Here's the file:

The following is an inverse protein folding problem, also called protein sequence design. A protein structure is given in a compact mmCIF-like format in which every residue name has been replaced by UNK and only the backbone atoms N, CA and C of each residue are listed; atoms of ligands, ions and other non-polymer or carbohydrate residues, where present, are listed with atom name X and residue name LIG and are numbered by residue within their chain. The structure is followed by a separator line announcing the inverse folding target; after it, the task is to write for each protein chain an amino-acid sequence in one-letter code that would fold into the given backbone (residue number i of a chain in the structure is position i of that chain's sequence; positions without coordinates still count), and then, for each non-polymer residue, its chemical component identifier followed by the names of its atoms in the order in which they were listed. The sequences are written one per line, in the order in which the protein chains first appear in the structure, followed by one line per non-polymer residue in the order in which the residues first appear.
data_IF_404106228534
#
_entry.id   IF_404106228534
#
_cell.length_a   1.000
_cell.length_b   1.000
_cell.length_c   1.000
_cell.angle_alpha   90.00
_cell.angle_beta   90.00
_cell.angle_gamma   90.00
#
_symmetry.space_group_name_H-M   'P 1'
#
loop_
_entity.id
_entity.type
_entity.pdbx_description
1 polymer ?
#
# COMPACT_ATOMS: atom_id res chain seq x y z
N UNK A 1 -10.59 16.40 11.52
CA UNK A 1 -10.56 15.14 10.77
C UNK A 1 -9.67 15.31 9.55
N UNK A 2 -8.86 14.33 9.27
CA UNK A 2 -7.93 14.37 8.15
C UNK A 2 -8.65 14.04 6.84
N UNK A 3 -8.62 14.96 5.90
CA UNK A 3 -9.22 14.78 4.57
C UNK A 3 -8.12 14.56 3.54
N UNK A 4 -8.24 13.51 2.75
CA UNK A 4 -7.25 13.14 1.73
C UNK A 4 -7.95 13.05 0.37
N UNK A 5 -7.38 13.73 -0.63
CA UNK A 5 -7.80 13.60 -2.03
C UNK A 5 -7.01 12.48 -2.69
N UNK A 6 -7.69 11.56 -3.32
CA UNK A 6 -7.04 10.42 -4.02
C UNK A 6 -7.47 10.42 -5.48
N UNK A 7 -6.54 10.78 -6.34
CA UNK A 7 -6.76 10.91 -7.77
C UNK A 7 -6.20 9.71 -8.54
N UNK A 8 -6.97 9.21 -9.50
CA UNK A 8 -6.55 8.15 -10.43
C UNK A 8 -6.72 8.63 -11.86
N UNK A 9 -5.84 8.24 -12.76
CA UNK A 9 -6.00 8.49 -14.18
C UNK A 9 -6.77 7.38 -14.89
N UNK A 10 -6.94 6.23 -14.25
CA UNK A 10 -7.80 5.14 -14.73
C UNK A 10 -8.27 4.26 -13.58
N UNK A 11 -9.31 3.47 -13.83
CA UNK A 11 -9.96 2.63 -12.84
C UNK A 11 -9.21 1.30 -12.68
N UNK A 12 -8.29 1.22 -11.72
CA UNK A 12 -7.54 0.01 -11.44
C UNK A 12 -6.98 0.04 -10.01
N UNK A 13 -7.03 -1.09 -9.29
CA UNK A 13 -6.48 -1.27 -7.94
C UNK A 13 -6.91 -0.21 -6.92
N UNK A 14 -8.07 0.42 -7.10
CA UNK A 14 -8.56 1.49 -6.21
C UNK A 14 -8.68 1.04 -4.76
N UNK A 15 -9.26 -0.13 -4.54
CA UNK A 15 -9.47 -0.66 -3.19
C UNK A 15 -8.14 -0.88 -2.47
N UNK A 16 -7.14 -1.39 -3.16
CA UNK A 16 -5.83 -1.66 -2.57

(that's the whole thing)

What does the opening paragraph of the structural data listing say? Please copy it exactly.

The following is an inverse protein folding problem, also called protein sequence design. A protein structure is given in a compact mmCIF-like format in which every residue name has been replaced by UNK and only the backbone atoms N, CA and C of each residue are listed; atoms of ligands, ions and other non-polymer or carbohydrate residues, where present, are listed with atom name X and residue name LIG and are numbered by residue within their chain. The structure is followed by a separator line announcing the inverse folding target; after it, the task is to write for each protein chain an amino-acid sequence in one-letter code that would fold into the given backbone (residue number i of a chain in the structure is position i of that chain's sequence; positions without coordinates still count), and then, for each non-polymer residue, its chemical component identifier followed by the names of its atoms in the order in which they were listed. The sequences are written one per line, in the order in which the protein chains first appear in the structure, followed by one line per non-polymer residue in the order in which the residues first appear.